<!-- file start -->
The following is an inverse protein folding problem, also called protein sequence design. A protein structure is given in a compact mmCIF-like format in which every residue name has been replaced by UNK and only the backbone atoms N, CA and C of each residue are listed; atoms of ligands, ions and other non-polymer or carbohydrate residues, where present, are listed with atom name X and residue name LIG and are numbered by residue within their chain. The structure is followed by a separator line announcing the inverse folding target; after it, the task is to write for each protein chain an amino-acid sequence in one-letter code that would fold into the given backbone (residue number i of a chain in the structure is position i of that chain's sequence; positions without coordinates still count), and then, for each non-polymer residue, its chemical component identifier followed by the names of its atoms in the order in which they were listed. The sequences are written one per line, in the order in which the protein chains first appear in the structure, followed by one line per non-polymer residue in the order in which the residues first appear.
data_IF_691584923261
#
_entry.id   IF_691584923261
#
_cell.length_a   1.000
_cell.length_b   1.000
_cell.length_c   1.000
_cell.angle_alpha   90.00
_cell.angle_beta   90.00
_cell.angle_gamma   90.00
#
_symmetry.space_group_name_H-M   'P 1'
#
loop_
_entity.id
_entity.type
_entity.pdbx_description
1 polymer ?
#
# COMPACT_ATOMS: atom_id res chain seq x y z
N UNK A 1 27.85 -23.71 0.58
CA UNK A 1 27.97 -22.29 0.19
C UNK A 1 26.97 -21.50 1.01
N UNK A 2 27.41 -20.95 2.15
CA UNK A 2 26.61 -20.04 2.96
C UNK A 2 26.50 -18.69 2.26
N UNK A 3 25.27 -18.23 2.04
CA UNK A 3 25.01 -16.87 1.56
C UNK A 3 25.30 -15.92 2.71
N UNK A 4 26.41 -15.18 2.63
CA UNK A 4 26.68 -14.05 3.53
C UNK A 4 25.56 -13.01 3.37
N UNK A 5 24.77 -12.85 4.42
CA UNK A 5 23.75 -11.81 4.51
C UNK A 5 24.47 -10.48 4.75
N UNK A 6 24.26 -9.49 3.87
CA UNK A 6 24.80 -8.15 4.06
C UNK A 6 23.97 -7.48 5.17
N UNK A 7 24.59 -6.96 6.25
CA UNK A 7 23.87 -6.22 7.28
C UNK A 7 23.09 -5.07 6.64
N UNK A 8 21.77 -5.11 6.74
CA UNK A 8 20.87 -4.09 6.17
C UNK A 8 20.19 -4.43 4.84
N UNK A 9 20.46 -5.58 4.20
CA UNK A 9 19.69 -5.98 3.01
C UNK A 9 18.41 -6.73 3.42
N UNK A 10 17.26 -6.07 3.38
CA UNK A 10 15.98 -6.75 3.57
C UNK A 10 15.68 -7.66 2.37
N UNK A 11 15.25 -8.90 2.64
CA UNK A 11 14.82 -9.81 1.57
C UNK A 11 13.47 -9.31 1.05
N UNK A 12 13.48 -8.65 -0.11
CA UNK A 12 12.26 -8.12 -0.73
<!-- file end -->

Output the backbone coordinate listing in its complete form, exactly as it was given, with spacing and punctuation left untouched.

The following is an inverse protein folding problem, also called protein sequence design. A protein structure is given in a compact mmCIF-like format in which every residue name has been replaced by UNK and only the backbone atoms N, CA and C of each residue are listed; atoms of ligands, ions and other non-polymer or carbohydrate residues, where present, are listed with atom name X and residue name LIG and are numbered by residue within their chain. The structure is followed by a separator line announcing the inverse folding target; after it, the task is to write for each protein chain an amino-acid sequence in one-letter code that would fold into the given backbone (residue number i of a chain in the structure is position i of that chain's sequence; positions without coordinates still count), and then, for each non-polymer residue, its chemical component identifier followed by the names of its atoms in the order in which they were listed. The sequences are written one per line, in the order in which the protein chains first appear in the structure, followed by one line per non-polymer residue in the order in which the residues first appear.
data_IF_691584923261
#
_entry.id   IF_691584923261
#
_cell.length_a   1.000
_cell.length_b   1.000
_cell.length_c   1.000
_cell.angle_alpha   90.00
_cell.angle_beta   90.00
_cell.angle_gamma   90.00
#
_symmetry.space_group_name_H-M   'P 1'
#
loop_
_entity.id
_entity.type
_entity.pdbx_description
1 polymer ?
#
# COMPACT_ATOMS: atom_id res chain seq x y z
N UNK A 1 27.85 -23.71 0.58
CA UNK A 1 27.97 -22.29 0.19
C UNK A 1 26.97 -21.50 1.01
N UNK A 2 27.41 -20.95 2.15
CA UNK A 2 26.61 -20.04 2.96
C UNK A 2 26.50 -18.69 2.26
N UNK A 3 25.27 -18.23 2.04
CA UNK A 3 25.01 -16.87 1.56
C UNK A 3 25.30 -15.92 2.71
N UNK A 4 26.41 -15.18 2.63
CA UNK A 4 26.68 -14.05 3.53
C UNK A 4 25.56 -13.01 3.37
N UNK A 5 24.77 -12.85 4.42
CA UNK A 5 23.75 -11.81 4.51
C UNK A 5 24.47 -10.48 4.75
N UNK A 6 24.26 -9.49 3.87
CA UNK A 6 24.80 -8.15 4.06
C UNK A 6 23.97 -7.48 5.17
N UNK A 7 24.59 -6.96 6.25
CA UNK A 7 23.87 -6.22 7.28
C UNK A 7 23.09 -5.07 6.64
N UNK A 8 21.77 -5.11 6.74
CA UNK A 8 20.87 -4.09 6.17
C UNK A 8 20.19 -4.43 4.84
N UNK A 9 20.46 -5.58 4.20
CA UNK A 9 19.69 -5.98 3.01
C UNK A 9 18.41 -6.73 3.42
N UNK A 10 17.26 -6.07 3.38
CA UNK A 10 15.98 -6.75 3.57
C UNK A 10 15.68 -7.66 2.37
N UNK A 11 15.25 -8.90 2.64
CA UNK A 11 14.82 -9.81 1.57
C UNK A 11 13.47 -9.31 1.05
N UNK A 12 13.48 -8.65 -0.11
CA UNK A 12 12.26 -8.12 -0.73